Date: Mon, 25 Oct 2010 02:14:55 -0400
Reply-To: DCHAS-L Discussion List <DCHAS-L**At_Symbol_Here**LIST.UVM.EDU>
Sender: DCHAS-L Discussion List <DCHAS-L**At_Symbol_Here**LIST.UVM.EDU>
From: Christopher Suznovich <snuz**At_Symbol_Here**MAC.COM>
Subject: Re: attaching tubing to glass
In-Reply-To: <684E8BFA09C42F43BA0A0D8772FD3BD805C85CBFAC**At_Symbol_Here**>
Depending on your application rubbing the glass with a water to slightly moisten it will help the tubing slide on.  Typically I’ve always found a thin layer of vacuum grease on the glass tubing then gently twist the tubing on works best.  The vacuum grease is inert in almost all cases and provides and airtight seal as well.


From: "House, Katherine C." <HouseKC**At_Symbol_Here**CORMETECH.COM>
Reply-To: DCHAS-L Discussion List <DCHAS-L**At_Symbol_Here**>
Date: Fri, 22 Oct 2010 15:20:08 -0400
To: <DCHAS-L**At_Symbol_Here**LIST.UVM.EDU>
Subject: [DCHAS-L] attaching tubing to glass

A step in one of the analyses we do in our lab involves connecting Tygon tubing to the end of a glass tube.  We have Kevlar gloves for this purpose, but I’ve heard of an additional safety device that can also be used for this purpose—though I can’t find one.  I’ve done the obligatory Google search with no luck.  Has anyone heard of or used anything that reduces the risk of getting cut while attaching hose/tubing to glass tubes or rods?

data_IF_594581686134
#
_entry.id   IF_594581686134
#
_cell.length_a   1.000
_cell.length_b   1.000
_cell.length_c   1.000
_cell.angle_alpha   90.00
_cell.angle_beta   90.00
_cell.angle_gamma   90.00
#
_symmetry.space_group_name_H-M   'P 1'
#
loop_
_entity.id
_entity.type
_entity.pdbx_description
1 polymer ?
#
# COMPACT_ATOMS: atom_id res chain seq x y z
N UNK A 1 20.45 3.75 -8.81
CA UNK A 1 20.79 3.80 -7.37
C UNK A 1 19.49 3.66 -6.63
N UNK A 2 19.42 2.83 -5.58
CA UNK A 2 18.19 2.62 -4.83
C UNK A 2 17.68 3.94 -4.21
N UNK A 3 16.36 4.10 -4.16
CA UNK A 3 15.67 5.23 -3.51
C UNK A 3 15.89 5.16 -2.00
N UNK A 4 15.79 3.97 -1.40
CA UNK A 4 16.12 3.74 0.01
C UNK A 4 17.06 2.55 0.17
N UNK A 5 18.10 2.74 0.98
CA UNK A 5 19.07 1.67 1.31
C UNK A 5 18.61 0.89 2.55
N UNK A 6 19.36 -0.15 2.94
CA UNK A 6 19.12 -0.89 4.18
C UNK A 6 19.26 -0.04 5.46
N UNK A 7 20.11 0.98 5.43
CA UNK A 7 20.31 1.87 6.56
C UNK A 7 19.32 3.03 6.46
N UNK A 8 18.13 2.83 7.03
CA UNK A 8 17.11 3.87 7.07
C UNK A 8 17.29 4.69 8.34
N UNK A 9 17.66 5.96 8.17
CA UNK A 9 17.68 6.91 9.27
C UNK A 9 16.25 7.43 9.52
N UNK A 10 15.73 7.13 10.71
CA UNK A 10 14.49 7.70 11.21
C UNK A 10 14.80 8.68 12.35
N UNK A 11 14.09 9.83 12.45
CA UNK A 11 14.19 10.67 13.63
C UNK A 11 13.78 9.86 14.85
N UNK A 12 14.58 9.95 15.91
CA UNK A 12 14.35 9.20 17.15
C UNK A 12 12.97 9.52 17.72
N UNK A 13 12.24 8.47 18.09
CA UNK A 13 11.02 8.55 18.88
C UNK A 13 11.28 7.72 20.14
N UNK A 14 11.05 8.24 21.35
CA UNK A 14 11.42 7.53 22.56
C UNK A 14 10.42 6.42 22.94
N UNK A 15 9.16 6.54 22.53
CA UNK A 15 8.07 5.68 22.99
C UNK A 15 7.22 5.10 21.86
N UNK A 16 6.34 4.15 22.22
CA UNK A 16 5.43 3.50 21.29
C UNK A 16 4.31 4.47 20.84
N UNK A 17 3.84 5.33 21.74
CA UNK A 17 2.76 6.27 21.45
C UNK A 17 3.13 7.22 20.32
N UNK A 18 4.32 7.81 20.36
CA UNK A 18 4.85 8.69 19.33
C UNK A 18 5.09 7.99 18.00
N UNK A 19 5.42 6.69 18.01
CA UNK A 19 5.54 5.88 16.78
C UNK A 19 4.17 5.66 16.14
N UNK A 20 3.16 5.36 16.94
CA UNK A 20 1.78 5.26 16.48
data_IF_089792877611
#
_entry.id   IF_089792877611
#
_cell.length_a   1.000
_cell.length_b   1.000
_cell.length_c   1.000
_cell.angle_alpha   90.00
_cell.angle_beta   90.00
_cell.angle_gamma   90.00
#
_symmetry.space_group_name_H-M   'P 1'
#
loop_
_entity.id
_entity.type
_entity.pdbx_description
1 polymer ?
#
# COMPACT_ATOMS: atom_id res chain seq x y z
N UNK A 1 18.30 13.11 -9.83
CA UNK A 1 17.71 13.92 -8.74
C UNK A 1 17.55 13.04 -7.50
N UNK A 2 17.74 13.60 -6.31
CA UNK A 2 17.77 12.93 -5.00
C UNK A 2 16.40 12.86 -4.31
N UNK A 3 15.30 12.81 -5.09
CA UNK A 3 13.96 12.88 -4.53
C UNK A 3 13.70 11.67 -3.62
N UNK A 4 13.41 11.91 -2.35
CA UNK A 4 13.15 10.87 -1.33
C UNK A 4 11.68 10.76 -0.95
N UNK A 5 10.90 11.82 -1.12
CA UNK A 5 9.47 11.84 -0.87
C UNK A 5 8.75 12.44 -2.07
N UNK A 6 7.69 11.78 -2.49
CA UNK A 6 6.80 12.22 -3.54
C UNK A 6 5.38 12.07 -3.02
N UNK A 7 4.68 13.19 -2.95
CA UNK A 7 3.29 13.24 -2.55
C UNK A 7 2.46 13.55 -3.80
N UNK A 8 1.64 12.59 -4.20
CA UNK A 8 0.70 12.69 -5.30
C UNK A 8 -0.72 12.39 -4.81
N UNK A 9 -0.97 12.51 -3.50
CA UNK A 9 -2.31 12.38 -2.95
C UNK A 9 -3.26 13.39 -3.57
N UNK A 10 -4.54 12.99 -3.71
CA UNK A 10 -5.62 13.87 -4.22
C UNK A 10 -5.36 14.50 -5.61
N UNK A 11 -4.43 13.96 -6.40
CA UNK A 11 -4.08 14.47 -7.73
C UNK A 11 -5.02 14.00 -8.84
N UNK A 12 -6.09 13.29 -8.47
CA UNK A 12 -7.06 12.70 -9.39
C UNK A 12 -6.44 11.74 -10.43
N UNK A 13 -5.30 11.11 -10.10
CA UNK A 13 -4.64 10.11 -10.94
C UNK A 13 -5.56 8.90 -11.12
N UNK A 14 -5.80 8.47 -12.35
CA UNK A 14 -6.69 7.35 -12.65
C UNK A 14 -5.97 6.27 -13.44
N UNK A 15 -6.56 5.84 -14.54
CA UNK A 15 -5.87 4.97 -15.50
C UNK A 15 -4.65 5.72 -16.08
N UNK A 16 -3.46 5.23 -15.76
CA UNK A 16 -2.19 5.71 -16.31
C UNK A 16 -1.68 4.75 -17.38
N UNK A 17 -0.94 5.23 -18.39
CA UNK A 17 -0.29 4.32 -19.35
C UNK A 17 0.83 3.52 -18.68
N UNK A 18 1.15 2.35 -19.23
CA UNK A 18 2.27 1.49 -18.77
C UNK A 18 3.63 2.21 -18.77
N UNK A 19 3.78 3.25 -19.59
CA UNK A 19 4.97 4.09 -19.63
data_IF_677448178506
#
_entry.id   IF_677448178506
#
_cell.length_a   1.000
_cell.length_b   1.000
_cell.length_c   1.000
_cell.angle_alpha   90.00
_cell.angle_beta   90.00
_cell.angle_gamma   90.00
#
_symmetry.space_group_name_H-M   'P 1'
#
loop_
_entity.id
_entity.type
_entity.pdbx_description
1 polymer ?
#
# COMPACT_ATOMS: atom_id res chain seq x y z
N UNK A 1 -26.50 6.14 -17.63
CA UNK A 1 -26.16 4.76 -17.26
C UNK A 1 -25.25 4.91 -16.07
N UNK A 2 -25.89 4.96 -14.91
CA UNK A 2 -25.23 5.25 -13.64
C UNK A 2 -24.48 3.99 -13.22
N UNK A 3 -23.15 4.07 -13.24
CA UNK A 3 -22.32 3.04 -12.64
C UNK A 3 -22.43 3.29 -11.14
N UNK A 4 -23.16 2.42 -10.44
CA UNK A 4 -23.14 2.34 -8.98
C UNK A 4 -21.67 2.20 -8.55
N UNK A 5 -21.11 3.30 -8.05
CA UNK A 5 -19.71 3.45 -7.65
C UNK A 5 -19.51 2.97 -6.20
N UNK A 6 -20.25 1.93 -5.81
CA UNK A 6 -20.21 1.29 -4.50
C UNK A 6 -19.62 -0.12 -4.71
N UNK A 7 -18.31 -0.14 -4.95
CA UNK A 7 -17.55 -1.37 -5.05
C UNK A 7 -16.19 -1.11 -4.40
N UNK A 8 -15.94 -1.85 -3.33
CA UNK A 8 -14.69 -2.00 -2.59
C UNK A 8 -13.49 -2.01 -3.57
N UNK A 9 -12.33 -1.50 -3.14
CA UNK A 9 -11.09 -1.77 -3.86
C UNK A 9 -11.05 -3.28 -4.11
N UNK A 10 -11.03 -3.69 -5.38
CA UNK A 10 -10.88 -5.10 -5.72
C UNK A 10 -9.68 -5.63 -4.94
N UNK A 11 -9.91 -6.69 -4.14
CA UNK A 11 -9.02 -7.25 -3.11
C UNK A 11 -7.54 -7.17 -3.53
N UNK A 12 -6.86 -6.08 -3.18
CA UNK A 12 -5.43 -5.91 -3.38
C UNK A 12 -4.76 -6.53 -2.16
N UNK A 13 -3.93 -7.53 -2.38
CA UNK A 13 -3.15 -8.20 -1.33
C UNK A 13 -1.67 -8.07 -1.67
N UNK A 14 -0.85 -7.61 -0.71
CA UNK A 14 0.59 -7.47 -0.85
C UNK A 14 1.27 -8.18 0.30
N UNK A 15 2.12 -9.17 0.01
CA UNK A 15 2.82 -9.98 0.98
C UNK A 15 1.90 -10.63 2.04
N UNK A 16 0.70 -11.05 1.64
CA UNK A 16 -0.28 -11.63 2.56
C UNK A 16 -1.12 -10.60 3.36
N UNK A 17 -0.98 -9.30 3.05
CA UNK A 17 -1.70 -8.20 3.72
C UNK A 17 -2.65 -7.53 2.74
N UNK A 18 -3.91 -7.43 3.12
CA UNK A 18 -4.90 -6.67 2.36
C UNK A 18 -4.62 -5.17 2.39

Many thanks; I hope everyone has a great weekend!
Katherine C. House, CCHO
Laboratory Coordinator
Chemical Hygiene Officer
Cormetech, Inc.
5000 International Drive
Durham, NC 27712
919.620.3044 (office)
919.815.2024 (mobile)

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